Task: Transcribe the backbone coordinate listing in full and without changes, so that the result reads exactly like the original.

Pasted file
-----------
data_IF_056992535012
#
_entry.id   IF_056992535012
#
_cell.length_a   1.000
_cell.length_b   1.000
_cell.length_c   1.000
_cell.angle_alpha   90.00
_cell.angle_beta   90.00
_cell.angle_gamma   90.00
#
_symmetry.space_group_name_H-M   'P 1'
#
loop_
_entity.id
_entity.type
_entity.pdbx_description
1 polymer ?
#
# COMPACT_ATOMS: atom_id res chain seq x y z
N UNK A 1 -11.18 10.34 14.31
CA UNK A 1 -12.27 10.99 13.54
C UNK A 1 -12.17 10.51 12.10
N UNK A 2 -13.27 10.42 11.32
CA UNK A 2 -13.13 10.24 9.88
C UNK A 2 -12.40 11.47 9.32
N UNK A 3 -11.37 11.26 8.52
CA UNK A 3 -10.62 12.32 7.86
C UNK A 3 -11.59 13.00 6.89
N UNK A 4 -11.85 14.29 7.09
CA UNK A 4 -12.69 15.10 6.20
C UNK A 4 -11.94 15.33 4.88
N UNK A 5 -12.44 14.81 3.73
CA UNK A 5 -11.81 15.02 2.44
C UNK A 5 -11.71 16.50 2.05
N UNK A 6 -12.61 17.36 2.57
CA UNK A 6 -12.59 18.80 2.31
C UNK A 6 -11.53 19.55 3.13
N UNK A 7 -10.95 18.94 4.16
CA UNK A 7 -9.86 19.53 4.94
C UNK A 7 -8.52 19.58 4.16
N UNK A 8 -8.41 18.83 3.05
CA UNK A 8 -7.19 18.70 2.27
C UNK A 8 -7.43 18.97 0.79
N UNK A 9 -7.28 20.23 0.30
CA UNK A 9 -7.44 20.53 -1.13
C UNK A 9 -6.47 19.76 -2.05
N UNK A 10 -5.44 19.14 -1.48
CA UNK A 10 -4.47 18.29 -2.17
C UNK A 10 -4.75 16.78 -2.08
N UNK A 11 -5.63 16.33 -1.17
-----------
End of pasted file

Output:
data_IF_056992535012
#
_entry.id   IF_056992535012
#
_cell.length_a   1.000
_cell.length_b   1.000
_cell.length_c   1.000
_cell.angle_alpha   90.00
_cell.angle_beta   90.00
_cell.angle_gamma   90.00
#
_symmetry.space_group_name_H-M   'P 1'
#
loop_
_entity.id
_entity.type
_entity.pdbx_description
1 polymer ?
#
# COMPACT_ATOMS: atom_id res chain seq x y z
N UNK A 1 -11.18 10.34 14.31
CA UNK A 1 -12.27 10.99 13.54
C UNK A 1 -12.17 10.51 12.10
N UNK A 2 -13.27 10.42 11.32
CA UNK A 2 -13.13 10.24 9.88
C UNK A 2 -12.40 11.47 9.32
N UNK A 3 -11.37 11.26 8.52
CA UNK A 3 -10.62 12.32 7.86
C UNK A 3 -11.59 13.00 6.89
N UNK A 4 -11.85 14.29 7.09
CA UNK A 4 -12.69 15.10 6.20
C UNK A 4 -11.94 15.33 4.88
N UNK A 5 -12.44 14.81 3.73
CA UNK A 5 -11.81 15.02 2.44
C UNK A 5 -11.71 16.50 2.05
N UNK A 6 -12.61 17.36 2.57
CA UNK A 6 -12.59 18.80 2.31
C UNK A 6 -11.53 19.55 3.13
N UNK A 7 -10.95 18.94 4.16
CA UNK A 7 -9.86 19.53 4.94
C UNK A 7 -8.52 19.58 4.16
N UNK A 8 -8.41 18.83 3.05
CA UNK A 8 -7.19 18.70 2.27
C UNK A 8 -7.43 18.97 0.79
N UNK A 9 -7.28 20.23 0.30
CA UNK A 9 -7.44 20.53 -1.13
C UNK A 9 -6.47 19.76 -2.05
N UNK A 10 -5.44 19.14 -1.48
CA UNK A 10 -4.47 18.29 -2.17
C UNK A 10 -4.75 16.78 -2.08
N UNK A 11 -5.63 16.33 -1.17